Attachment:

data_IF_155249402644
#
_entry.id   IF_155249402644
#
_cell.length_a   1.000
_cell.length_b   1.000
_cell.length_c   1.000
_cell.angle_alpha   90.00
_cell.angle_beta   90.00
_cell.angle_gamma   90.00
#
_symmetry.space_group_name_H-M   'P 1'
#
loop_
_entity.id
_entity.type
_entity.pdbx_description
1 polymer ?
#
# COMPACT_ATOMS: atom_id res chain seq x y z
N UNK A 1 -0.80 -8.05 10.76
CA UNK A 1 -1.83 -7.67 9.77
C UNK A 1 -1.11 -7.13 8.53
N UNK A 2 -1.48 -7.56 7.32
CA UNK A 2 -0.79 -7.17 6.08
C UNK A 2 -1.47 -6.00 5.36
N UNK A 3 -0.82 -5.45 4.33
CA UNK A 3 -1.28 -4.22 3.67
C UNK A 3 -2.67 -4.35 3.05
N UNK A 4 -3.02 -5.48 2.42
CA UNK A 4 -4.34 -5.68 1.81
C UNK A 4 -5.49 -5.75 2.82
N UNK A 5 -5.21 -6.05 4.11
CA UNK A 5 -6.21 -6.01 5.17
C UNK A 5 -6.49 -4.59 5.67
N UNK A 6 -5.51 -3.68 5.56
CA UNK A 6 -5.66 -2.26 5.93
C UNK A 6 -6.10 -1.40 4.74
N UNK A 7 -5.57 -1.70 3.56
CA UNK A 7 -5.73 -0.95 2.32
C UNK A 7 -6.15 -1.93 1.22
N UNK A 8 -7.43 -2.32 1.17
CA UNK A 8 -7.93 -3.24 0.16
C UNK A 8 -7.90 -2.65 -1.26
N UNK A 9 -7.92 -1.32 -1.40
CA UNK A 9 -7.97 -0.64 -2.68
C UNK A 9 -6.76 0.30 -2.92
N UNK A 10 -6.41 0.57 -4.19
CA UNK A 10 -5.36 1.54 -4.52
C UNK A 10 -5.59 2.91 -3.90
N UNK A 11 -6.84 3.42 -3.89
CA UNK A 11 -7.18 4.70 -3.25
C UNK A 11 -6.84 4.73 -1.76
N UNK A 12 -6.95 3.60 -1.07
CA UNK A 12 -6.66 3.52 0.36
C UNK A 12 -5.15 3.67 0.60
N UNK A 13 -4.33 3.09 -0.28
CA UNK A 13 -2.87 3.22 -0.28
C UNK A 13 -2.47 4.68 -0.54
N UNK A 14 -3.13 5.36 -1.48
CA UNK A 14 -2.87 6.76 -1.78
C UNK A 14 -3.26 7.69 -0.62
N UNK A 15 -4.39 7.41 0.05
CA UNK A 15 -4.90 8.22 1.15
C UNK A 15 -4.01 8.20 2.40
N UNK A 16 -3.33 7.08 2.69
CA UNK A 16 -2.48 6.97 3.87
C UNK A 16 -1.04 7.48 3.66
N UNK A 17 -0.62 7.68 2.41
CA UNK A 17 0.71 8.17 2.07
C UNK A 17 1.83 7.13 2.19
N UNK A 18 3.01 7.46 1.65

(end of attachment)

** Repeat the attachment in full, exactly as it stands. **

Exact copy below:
data_IF_155249402644
#
_entry.id   IF_155249402644
#
_cell.length_a   1.000
_cell.length_b   1.000
_cell.length_c   1.000
_cell.angle_alpha   90.00
_cell.angle_beta   90.00
_cell.angle_gamma   90.00
#
_symmetry.space_group_name_H-M   'P 1'
#
loop_
_entity.id
_entity.type
_entity.pdbx_description
1 polymer ?
#
# COMPACT_ATOMS: atom_id res chain seq x y z
N UNK A 1 -0.80 -8.05 10.76
CA UNK A 1 -1.83 -7.67 9.77
C UNK A 1 -1.11 -7.13 8.53
N UNK A 2 -1.48 -7.56 7.32
CA UNK A 2 -0.79 -7.17 6.08
C UNK A 2 -1.47 -6.00 5.36
N UNK A 3 -0.82 -5.45 4.33
CA UNK A 3 -1.28 -4.22 3.67
C UNK A 3 -2.67 -4.35 3.05
N UNK A 4 -3.02 -5.48 2.42
CA UNK A 4 -4.34 -5.68 1.81
C UNK A 4 -5.49 -5.75 2.82
N UNK A 5 -5.21 -6.05 4.11
CA UNK A 5 -6.21 -6.01 5.17
C UNK A 5 -6.49 -4.59 5.67
N UNK A 6 -5.51 -3.68 5.56
CA UNK A 6 -5.66 -2.26 5.93
C UNK A 6 -6.10 -1.40 4.74
N UNK A 7 -5.57 -1.70 3.56
CA UNK A 7 -5.73 -0.95 2.32
C UNK A 7 -6.15 -1.93 1.22
N UNK A 8 -7.43 -2.32 1.17
CA UNK A 8 -7.93 -3.24 0.16
C UNK A 8 -7.90 -2.65 -1.26
N UNK A 9 -7.92 -1.32 -1.40
CA UNK A 9 -7.97 -0.64 -2.68
C UNK A 9 -6.76 0.30 -2.92
N UNK A 10 -6.41 0.57 -4.19
CA UNK A 10 -5.36 1.54 -4.52
C UNK A 10 -5.59 2.91 -3.90
N UNK A 11 -6.84 3.42 -3.89
CA UNK A 11 -7.18 4.70 -3.25
C UNK A 11 -6.84 4.73 -1.76
N UNK A 12 -6.95 3.60 -1.07
CA UNK A 12 -6.66 3.52 0.36
C UNK A 12 -5.15 3.67 0.60
N UNK A 13 -4.33 3.09 -0.28
CA UNK A 13 -2.87 3.22 -0.28
C UNK A 13 -2.47 4.68 -0.54
N UNK A 14 -3.13 5.36 -1.48
CA UNK A 14 -2.87 6.76 -1.78
C UNK A 14 -3.26 7.69 -0.62
N UNK A 15 -4.39 7.41 0.05
CA UNK A 15 -4.90 8.22 1.15
C UNK A 15 -4.01 8.20 2.40
N UNK A 16 -3.33 7.08 2.69
CA UNK A 16 -2.48 6.97 3.87
C UNK A 16 -1.04 7.48 3.66
N UNK A 17 -0.62 7.68 2.41
CA UNK A 17 0.71 8.17 2.07
C UNK A 17 1.83 7.13 2.19
N UNK A 18 3.01 7.46 1.65